Canadian officials want to extend anti-money laundering requirements to unregulated mortgage lenders and other new sectors in the years ahead, while also dramatically boosting spending on AML supervision, financial crime investigations and corporate transparency.
But between an impending database of ownership information that does not yet apply to locally registered firms, a planned anti-financial crime agency with an undefined remit, and new funding that will mostly serve to bring Canada’s primary AML regulator up to speed, the federal government’s latest five-year budget has no shortage of gray areas to address.
“Implementation will be the real test as the devil is in the details,” Bob Kapur, former deputy chief AML officer with the Canadian Imperial Bank of Commerce, told ACAMS moneylaundering.com.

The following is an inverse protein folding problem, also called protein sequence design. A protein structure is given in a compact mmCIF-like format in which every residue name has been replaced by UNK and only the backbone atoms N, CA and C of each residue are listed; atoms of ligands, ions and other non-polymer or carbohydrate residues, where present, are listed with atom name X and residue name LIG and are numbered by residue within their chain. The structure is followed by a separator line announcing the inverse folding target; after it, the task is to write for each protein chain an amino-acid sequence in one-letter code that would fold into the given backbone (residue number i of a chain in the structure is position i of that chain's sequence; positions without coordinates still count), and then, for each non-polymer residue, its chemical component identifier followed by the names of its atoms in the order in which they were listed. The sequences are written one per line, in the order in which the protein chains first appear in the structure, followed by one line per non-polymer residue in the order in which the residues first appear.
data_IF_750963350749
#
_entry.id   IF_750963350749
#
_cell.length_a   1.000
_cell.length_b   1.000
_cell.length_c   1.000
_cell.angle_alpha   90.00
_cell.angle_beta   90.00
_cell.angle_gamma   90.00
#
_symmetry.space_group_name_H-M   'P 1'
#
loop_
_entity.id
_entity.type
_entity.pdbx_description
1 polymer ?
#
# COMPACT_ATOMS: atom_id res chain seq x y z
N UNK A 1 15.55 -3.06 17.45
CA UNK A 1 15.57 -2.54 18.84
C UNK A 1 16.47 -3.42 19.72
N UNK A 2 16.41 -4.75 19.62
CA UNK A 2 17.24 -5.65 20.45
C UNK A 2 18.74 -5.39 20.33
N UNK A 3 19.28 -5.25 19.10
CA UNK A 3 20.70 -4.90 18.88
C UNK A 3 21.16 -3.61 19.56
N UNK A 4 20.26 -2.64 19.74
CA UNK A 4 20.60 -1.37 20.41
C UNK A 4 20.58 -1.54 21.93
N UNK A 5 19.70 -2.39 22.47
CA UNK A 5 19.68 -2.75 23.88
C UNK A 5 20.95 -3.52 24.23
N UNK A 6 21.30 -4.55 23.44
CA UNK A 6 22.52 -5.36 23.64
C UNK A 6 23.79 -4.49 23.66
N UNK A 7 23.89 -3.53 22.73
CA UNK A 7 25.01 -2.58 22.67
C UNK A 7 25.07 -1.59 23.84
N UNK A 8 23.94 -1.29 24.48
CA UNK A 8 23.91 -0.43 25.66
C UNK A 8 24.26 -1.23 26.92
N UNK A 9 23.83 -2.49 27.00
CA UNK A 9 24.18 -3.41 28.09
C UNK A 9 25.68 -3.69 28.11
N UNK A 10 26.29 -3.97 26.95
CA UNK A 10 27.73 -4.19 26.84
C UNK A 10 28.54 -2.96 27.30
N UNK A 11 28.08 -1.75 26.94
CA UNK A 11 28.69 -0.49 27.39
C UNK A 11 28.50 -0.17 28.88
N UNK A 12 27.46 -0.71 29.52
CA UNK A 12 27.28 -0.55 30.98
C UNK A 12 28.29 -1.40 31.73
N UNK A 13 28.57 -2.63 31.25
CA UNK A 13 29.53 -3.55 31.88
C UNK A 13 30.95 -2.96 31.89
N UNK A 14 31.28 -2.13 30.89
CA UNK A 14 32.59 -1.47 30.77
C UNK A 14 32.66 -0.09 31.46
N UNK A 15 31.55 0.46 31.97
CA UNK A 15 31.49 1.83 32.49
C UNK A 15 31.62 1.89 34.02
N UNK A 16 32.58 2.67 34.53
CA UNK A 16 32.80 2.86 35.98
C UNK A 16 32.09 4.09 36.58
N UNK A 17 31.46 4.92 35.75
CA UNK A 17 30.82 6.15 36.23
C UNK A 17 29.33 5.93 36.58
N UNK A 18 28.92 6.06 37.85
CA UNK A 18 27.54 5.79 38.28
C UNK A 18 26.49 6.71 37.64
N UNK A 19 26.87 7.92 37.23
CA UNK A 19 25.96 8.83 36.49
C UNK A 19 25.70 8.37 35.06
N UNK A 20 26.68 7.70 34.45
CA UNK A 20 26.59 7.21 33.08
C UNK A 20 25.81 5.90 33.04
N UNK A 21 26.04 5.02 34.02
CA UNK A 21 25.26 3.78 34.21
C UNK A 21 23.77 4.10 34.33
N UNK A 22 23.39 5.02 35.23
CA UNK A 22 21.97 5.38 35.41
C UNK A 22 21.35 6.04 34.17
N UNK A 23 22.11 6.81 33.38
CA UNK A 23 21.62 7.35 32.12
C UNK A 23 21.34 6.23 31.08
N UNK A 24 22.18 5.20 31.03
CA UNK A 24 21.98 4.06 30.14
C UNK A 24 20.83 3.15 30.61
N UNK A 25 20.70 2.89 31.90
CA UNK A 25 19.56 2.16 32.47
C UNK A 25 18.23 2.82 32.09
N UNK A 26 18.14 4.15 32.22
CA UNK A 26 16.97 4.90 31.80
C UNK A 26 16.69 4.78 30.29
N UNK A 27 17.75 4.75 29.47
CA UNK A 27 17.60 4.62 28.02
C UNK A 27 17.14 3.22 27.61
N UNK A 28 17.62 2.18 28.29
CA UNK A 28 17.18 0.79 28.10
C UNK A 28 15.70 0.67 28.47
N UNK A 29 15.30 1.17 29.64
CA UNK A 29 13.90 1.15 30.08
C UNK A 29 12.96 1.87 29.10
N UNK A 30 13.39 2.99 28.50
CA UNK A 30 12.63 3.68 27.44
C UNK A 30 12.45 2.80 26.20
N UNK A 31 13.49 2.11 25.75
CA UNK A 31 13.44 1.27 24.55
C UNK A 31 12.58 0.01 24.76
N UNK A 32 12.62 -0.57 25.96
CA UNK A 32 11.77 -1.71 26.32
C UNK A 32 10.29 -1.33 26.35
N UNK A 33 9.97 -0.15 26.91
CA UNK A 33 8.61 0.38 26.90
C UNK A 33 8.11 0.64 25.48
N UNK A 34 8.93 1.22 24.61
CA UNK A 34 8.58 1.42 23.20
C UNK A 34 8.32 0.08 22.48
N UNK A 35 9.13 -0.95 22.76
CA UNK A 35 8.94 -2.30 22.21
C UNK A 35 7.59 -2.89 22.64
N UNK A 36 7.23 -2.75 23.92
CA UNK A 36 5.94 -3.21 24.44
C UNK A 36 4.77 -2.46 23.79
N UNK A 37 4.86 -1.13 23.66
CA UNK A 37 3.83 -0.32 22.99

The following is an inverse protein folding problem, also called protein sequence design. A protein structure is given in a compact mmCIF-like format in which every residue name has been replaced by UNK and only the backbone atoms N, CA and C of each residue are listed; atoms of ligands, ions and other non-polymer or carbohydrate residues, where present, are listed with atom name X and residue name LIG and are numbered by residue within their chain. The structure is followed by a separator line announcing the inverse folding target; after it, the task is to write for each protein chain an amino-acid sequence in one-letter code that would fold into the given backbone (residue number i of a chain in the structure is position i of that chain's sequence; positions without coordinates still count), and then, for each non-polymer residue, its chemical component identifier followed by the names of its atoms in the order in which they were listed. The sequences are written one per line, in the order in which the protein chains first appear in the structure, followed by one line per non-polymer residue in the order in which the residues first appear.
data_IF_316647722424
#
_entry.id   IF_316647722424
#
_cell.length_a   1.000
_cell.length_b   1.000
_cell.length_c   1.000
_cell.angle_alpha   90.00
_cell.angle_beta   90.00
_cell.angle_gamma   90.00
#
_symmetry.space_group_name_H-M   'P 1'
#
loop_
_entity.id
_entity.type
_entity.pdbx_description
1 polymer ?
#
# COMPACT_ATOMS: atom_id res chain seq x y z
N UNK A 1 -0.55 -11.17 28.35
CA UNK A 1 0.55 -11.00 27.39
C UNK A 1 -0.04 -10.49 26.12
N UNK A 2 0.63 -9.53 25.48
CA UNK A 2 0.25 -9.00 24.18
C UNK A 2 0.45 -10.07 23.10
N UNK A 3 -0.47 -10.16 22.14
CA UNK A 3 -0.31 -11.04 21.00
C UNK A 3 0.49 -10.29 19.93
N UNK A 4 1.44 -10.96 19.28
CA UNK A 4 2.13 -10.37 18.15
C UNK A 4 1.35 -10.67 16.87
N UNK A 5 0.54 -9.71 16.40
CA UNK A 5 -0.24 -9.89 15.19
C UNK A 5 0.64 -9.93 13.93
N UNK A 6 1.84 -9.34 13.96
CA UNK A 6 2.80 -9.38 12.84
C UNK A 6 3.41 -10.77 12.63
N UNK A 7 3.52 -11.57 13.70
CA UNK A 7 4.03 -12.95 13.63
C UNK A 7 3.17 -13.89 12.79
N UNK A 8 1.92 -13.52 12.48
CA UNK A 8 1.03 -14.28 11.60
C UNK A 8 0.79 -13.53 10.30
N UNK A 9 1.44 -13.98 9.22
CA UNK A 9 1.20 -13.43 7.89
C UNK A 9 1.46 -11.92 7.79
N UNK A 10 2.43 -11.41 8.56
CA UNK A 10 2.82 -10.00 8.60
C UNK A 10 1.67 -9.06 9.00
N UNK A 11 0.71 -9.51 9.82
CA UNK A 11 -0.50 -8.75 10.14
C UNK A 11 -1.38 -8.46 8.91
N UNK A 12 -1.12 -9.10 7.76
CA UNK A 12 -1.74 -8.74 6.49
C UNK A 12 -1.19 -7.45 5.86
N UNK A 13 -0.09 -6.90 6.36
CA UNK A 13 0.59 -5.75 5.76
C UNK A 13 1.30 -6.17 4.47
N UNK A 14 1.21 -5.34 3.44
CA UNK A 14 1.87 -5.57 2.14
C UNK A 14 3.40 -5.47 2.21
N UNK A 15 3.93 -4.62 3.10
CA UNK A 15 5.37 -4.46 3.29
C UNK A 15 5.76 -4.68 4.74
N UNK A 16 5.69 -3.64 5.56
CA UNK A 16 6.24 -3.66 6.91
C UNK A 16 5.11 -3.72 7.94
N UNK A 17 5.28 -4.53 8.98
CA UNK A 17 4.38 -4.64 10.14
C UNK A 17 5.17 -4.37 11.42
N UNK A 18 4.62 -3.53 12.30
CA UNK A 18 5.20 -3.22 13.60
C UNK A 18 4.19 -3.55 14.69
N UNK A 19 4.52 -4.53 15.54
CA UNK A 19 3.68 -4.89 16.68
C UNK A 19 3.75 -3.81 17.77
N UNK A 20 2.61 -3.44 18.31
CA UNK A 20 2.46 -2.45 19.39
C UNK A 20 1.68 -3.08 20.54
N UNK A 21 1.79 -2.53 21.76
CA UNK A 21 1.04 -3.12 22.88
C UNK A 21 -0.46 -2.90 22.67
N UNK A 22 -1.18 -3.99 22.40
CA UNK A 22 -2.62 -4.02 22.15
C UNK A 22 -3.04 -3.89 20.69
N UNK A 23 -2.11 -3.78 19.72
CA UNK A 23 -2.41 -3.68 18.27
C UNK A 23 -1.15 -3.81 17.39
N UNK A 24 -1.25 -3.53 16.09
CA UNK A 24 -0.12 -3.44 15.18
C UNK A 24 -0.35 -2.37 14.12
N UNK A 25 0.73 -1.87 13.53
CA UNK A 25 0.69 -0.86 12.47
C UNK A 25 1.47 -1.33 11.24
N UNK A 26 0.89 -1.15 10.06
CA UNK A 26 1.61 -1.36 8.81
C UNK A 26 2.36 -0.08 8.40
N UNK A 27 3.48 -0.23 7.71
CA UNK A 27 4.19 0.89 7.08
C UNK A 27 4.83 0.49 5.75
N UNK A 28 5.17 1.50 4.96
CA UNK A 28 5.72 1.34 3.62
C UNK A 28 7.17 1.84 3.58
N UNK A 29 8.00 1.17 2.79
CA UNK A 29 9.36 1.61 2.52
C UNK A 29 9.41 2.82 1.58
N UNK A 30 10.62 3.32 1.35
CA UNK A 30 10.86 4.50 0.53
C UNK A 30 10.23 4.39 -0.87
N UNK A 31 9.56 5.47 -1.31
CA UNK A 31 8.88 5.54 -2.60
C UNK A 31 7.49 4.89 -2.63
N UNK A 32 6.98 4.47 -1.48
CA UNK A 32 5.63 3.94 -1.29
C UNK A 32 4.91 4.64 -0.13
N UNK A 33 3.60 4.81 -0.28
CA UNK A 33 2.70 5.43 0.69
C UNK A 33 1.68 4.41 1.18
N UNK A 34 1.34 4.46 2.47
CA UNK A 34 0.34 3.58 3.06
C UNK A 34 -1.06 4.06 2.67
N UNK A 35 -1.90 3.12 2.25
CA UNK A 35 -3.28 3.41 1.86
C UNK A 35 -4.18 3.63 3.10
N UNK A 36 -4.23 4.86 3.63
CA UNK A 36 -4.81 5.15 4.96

Canada’s latest five-year plan frames the fight against financial crime with more seriousness than previous versions, in both focus and funding. Whereas last year the federal government set aside only $5 million to combat illicit finance through fiscal year 2026, officials now aim to spend $92 million through 2027.
The proposal is now under review by Canadian lawmakers, who are expected to approve a final version by June.
Canada’s red-hot housing market still forms a key gap in the nation’s defenses against financial crime as most real estate professionals either disregard or do not know of their sector’s exposure to illicit finance, their current due-diligence and reporting obligations.